Cheap upgrades

Yesterday, during my weekly garage sale adventures, I bought some computer equipment. Among the haul: a Biostar Socket A motherboard with an AMD Sempron 2200+ CPU and 512MB of RAM. It’s not state of the art, but can hold its own against some of the stuff still on the market, and it’s a big upgrade over the 450 MHz Pentium II that’s been powering this web site since July 2002.I swapped the board into my 266 MHz Pentium II. That first-generation P2 was a useful machine for me for a while, but mostly it’s just been taking up space. I had to do some slight modifications to get the newer board to bolt in, but it fit without too much trouble and now some of the 11-year-old hardware is useful again. It reminded me a lot of my college days, when I used to drop 486 and Pentium boards into IBM PC/ATs.

Debian installed on the upgraded system with no complaints, but I quickly found my Linux command line skills are rusty. And there have been enough changes in the last six years that I can’t just copy over /var/www and /var/lib/mysql and expect it to run like it used to.

So I’ll apply my 15 minutes per day principle. My chances of finding a block of 2-3 hours to get it all done are near zero, but I should be able to find a few minutes each day. So one day I can move the databases, then I can move the HTML and PHP another day, convert to WordPress still another day, and maybe, just maybe, have a vastly improved site in about a week if it all goes well.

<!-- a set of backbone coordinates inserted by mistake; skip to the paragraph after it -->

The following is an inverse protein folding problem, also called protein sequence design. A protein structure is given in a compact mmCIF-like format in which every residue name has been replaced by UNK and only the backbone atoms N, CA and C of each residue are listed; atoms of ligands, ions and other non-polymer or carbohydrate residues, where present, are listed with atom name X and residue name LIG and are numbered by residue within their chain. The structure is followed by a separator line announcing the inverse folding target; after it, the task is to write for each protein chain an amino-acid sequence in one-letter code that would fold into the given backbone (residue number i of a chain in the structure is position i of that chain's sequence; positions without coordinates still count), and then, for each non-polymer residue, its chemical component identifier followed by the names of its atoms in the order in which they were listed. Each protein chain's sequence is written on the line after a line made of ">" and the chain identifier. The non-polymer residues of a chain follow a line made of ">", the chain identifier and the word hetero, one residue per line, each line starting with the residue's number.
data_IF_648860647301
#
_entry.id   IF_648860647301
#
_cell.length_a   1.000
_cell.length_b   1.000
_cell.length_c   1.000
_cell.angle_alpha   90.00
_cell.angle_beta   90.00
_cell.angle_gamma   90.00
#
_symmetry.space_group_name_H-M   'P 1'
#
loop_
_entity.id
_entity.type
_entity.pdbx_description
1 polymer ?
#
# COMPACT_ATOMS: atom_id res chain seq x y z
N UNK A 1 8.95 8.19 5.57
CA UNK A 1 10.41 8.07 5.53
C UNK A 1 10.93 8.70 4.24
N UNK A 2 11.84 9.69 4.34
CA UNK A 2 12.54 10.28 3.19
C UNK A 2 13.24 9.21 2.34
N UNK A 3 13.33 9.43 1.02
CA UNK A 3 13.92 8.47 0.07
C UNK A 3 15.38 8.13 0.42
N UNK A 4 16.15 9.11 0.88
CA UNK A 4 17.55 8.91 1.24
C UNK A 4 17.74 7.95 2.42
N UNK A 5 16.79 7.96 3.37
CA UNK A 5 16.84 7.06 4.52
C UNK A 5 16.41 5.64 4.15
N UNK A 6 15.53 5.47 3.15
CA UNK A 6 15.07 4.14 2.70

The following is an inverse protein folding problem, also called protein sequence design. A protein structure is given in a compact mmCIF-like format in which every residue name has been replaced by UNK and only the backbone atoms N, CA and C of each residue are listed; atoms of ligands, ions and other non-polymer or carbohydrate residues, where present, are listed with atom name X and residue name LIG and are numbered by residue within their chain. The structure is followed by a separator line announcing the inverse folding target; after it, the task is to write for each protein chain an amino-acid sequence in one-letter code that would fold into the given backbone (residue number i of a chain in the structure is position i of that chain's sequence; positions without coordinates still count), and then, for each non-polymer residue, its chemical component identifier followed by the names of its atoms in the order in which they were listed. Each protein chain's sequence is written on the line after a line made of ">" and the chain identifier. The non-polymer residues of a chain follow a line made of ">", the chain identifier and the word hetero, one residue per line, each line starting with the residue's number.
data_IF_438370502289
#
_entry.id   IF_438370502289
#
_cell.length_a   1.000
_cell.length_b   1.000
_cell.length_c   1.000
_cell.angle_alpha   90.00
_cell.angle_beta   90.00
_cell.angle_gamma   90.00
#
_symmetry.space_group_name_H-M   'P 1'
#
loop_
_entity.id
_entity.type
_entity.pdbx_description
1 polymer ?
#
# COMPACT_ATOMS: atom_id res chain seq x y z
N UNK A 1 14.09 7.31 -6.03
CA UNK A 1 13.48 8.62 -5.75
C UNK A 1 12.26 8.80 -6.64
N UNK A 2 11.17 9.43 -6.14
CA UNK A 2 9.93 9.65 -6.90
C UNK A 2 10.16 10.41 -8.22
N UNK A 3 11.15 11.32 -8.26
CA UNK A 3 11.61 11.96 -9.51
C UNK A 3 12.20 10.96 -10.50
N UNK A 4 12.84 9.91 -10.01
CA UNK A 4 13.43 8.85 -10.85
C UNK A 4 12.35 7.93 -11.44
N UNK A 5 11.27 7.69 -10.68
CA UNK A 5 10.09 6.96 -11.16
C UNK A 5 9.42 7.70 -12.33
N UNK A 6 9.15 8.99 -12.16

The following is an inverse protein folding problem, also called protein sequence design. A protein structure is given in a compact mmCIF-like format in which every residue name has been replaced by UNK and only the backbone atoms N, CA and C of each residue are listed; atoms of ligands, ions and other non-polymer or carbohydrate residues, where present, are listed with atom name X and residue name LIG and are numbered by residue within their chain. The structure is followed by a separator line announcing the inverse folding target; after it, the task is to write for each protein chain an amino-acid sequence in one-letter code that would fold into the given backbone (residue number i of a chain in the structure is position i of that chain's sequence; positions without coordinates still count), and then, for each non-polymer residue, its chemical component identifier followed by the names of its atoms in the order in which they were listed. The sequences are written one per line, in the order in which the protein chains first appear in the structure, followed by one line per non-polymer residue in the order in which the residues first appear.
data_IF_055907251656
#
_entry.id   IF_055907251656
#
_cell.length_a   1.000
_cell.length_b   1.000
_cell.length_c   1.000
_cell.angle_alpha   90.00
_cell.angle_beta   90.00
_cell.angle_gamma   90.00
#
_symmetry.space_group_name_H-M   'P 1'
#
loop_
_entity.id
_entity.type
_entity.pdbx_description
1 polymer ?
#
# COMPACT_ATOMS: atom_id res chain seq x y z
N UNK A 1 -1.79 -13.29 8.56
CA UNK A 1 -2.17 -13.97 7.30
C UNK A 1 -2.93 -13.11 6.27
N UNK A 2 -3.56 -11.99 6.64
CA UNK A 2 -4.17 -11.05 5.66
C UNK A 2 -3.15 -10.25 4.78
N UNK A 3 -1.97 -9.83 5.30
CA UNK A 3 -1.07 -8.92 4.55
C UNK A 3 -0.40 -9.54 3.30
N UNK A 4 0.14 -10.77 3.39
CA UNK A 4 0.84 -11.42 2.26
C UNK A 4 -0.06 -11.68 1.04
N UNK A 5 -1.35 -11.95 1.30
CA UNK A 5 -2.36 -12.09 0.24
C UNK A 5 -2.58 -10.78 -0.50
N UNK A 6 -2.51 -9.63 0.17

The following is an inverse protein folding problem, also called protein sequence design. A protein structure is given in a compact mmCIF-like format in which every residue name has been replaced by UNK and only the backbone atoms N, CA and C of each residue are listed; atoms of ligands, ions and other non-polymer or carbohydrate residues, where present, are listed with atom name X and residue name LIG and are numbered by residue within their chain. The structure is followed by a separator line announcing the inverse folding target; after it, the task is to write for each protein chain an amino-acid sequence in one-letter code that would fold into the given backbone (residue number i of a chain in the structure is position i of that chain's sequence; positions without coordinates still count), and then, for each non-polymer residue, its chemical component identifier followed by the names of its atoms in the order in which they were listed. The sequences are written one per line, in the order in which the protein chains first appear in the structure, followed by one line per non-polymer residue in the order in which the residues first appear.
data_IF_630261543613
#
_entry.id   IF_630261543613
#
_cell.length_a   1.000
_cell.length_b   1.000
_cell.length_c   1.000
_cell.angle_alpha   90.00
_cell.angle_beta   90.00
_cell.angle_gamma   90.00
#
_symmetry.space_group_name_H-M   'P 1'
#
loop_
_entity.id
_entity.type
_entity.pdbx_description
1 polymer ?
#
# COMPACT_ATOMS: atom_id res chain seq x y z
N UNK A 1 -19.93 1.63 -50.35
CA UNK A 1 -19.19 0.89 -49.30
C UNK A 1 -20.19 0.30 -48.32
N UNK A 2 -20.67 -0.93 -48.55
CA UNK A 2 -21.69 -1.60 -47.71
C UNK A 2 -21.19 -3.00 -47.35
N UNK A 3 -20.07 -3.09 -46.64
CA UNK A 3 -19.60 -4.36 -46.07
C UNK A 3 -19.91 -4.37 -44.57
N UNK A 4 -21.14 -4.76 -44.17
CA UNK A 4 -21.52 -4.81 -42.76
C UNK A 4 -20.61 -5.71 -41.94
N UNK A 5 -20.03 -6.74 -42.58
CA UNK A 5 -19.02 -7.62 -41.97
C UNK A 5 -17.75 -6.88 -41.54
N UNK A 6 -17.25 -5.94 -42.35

4 thoughts on “Cheap upgrades”

  1. The AMD Semprons are still at a real nice price point – good bang for the buck. I’ve got Sempron systems both at home (wife & son’s PC) and at work.

    • Yeah, this chip sure doesn’t seem like a slouch. Of course, I’m the guy who used to put a hot hard drive and video card in a 400 MHz Celeron, tweak out the configuration, and then set it next to a P4 and ask people which one was faster.

      I don’t know if the onboard video will be a drain on performance because of memory bandwidth, and I’m pretty sure I need to find a hard drive that won’t bog the system down, but I have no worries about the CPU itself.

      • Video cards are so cheap these days that it might be worth buying one. Even something that a gamer would turn their nose up to should boost performance over built-in video. And you probably know you’re hitting a good price point if some l33t gamer dudez snub your choice 😉

        I’ve become more & more fond of nVidia these days, esp. since getting H/W 3-D acceleration to work reliably under Linux is so much more difficult with ATI chipsets (at least the last time I checked about a year ago…)

        • I’ve used both ATI and Nvidia chipsets for years, depending on who had the best deal at the time. The one thing that gives me pause about Nvidia is there’ve been a number of questions lately about the longevity of the manufacturing process they’re using right now. So given the choice (and assuming I were buying something new rather than used) I’d go ATI right now unless I just couldn’t get an ATI card to work.

          In this case, the Nvidia Riva 128-based card from 1997 that was originally in the computer would be overkill if anything, assuming it’s compatible with the new board’s AGP slot. I can’t remember if I tried it over the weekend when I had the case open or not.

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